With all the new intros of flowers, people forget the old-fashioned flowers that our grandmothers grew and enjoyed. ‘Flowers with a past’, or ‘flowers with history’ intrigue me even in the face of the preference of perennials in recent years. So many people when they hear that a plant is an annual turn up their nose and dismiss it as not worth the time and money to plant. But I love annuals and they bloom all summer long, unlike perennials that bloom for just a couple of weeks.
Pushed to the side for many years in favor of newer, supposedly better cultivars, I always remember growing old fashioned annuals as a child and seeing them in my parents garden. I couldn’t wait to squeeze the snapdragon flowers to make the “mouth” open like a dragon when I was little. Or being fascinated by the pansy faces that I grew and pressing them between the pages of a phone book.
I have never stopped growing these neglected blooms and invite other flower lovers to embrace them as well. Neglected but not forgotten, all these flowers should be planted and enjoyed by another generation.
Heirloom annuals are plants that have been cultivated for at least one hundred years, and some for much longer. Unimproved flowers that hybridizers haven’t got their hands on, antique annuals bloom profusely all season long and set seed so that you can collect them to flower for another year. Even better, many reseed to continue growing for the next season. Balsam flower reseeds like clockwork in my garden. Many are tall and graceful, not short and stocky hybrids that fit into containers and smaller gardens that are more prevalent today.
Difficult to have something in bloom all season long, a perennial border is just shouting out to have annuals inserted in empty spots so you can have a constant parade of blooms.
Perennial purists who will not allow an annual to cross through their garden gate are missing out on the dizzying palette of flowers that bloom and die in one season. Perennial is a term that can be interpreted several ways. I have some short-lived perennials that only last two or three seasons, like lavender or Gaillardia. The drainage issue always does these perennials in for me in the mid-Atlantic. So, the term perennial could mean – lasts for many seasons, like a peony… or perennial for a few seasons, like some of the new Echinaceas. Echinaceas don’t seem to last very long at all and yet they are called perennials.
When most perennials are on their last gasp in late summer, many annuals are still running strong with little care. A bit of dead heading, sometimes staking, and an infusion of fertilizer is enough to keep them in good form all summer. Some annuals like Poppies, Love in a Mist, Bells of Ireland, Clarkia, and Larkspur are definitely cool weather plants finished by June. See my post on Cool Season Annuals.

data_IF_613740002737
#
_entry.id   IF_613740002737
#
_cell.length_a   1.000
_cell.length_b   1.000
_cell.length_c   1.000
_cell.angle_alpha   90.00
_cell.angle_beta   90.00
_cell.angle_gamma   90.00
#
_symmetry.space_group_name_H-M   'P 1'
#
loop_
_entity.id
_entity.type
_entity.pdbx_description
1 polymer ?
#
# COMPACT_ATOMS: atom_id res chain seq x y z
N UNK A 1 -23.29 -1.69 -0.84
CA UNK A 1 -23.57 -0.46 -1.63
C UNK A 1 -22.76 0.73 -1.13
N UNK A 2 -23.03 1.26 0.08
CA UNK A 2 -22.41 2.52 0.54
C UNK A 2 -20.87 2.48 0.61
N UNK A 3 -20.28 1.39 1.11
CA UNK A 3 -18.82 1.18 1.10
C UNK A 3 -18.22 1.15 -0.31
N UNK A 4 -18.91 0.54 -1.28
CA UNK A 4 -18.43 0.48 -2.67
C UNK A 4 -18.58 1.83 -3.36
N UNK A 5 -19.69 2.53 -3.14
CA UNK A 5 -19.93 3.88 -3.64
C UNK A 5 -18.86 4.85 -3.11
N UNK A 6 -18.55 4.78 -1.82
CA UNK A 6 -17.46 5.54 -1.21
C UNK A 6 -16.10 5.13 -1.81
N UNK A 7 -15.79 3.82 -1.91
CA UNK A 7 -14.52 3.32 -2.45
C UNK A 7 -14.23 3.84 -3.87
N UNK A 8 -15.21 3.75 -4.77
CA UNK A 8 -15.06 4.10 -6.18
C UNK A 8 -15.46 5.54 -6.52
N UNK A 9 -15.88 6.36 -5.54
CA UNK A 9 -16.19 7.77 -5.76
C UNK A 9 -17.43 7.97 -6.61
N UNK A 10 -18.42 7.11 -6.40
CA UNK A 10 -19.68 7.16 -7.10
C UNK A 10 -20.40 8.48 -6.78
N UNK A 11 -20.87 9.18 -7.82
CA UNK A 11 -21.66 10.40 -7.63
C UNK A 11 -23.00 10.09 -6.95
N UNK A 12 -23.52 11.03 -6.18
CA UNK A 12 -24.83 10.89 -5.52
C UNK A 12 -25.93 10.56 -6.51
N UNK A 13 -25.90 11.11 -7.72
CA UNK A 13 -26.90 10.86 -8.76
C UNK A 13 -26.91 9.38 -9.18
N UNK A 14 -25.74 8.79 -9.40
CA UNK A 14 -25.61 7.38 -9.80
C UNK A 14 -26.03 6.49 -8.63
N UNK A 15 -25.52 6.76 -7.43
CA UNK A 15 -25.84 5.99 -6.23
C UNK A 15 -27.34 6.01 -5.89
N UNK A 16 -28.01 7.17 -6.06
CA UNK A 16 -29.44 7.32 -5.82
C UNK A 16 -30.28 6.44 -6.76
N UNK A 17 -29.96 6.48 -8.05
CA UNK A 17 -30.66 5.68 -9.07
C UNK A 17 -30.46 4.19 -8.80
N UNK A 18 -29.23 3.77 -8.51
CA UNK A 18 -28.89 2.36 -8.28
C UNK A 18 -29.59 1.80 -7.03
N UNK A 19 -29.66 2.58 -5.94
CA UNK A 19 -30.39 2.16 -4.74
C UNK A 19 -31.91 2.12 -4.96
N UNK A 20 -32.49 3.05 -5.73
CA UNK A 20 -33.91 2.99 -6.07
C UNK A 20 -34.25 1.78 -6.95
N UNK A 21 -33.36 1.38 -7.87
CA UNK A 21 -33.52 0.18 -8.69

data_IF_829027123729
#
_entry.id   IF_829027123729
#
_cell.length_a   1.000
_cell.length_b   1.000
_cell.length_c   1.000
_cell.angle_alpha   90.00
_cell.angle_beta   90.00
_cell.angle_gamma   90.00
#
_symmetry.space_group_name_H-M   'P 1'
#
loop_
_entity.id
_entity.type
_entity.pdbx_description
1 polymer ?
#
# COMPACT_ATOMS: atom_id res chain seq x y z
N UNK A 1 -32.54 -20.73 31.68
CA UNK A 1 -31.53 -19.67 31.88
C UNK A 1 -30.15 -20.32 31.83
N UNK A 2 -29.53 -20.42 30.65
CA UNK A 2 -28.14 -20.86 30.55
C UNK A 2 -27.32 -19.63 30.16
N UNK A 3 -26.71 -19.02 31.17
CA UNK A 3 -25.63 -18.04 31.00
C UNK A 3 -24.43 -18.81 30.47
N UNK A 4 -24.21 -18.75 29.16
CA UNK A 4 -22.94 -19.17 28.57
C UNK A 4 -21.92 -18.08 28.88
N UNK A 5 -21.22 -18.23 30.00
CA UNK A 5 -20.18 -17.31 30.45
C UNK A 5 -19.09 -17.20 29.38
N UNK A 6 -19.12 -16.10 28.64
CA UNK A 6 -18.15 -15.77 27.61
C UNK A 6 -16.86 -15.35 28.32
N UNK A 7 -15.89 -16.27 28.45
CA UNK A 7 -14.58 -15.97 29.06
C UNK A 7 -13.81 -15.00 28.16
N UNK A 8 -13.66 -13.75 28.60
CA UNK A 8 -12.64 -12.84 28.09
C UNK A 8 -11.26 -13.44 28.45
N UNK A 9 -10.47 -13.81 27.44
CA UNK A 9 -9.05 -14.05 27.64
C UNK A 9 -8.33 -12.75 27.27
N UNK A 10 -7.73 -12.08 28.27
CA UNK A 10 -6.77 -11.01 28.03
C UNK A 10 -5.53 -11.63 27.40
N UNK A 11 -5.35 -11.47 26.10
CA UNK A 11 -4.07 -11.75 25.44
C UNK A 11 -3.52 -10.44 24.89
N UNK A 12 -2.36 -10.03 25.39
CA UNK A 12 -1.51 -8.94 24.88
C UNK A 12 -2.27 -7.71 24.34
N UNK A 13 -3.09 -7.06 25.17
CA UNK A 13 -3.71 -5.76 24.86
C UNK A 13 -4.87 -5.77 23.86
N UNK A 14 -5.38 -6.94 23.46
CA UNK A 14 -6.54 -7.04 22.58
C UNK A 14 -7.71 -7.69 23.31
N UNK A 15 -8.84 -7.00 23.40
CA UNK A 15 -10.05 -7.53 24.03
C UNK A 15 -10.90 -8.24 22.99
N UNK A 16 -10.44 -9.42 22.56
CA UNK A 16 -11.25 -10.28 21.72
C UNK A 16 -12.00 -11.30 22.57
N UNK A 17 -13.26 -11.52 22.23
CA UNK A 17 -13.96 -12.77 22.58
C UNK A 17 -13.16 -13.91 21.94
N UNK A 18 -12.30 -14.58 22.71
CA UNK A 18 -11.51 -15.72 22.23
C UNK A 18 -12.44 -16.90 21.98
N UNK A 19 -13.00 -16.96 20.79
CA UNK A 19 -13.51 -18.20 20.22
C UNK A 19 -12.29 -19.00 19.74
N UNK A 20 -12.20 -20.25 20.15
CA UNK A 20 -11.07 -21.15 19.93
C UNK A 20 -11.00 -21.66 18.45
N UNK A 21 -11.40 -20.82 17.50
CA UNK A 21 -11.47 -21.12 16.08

Cultivated for thousands of years in the Americas, Zinnias are a true antique classic. According to Burpee’s website, “Zinnias are undemanding annuals that simply need full sun, warmth, and well-drained soil rich in organic matter. If soil is poor, incorporate lots of compost or leaf mold”. Like many old-fashioned annuals, Zinnias do better sown directly into the garden instead of being transplanted.
Plumed Celosias are bursting with new cultivars but I really like to grow the unique Crested Celosias. I love the brain-like texture of the velvety bloom and it dries beautifully.
Blue Lace Flower, Trachymeme coerulea, resembles a purple Queen Anne’s Lace and would look good in a cottage style garden border. Coming from Australia in 1828, you can find this plant reseeding year after year into beds without any special care. Great for cutting and bringing into the house like many heirlooms, arranging with any of these long-stemmed flowers is a delight.
All of these heirlooms draw pollinators in droves to their open faced flowers, with easily available pollen and nectar. To see more plants and flowers that attract pollinators, go to Plant These For Bees.
Here is my listing of favorite Heirlooms. But there are many more that you can try.
False Queen Anne’s Lace, Ammi majus
Love Lies Bleeding, Amaranthus
Spider Flower, Cleome
Corn Cockle, Agrostemma
Globe Amaranth, Gomphrena
Balsam, Impatiens balsamina
Sweet Pea, Lathyrus
Four O’Clock, Mirabilis
Pansy and Viola
Flowering Tobacco, Nictotiana
Love in a Mist, Nigella
Dusty Miller, Senecio
Mexican Sunflower, Tithonia
Blue Lace Flower, Trachymene coerulea
Verbena, Verbena bonariensis
Calendula, Pot Marigold
Blue Floss Flower, Ageratum
10 Replies to “Growing Heirlooms – Old Fashioned Annuals That Rock!!”
You are truly a gardener after my own heart! I LOVE all the old-fashioned annuals. I grew Grape and California poppies successfully this year. I have full sun, but a couple part sunny corners. When I can, I put seeds in to give a POP of color. You presented me some new options, also.
Good luck, Thanks for commenting!
Great article! I too used to play with my Mom’s snapdragons & make them talk! Love those larkspurs, will look for them. My mom had a plant she called “Burning Bush” & I would love to have some. It was a perennial, I think. Fine soft green foliage that turned red in Fall. I never see it around anymore.
That is Kochia trichophylla, which is an annual. I remember that too! You never see it anymore!
This is a good reminder of the old but good flowers. By the way, your blog is great, especially during this time of quarantine. Feeds the brain for future activities in our gardens. Thanks Claire.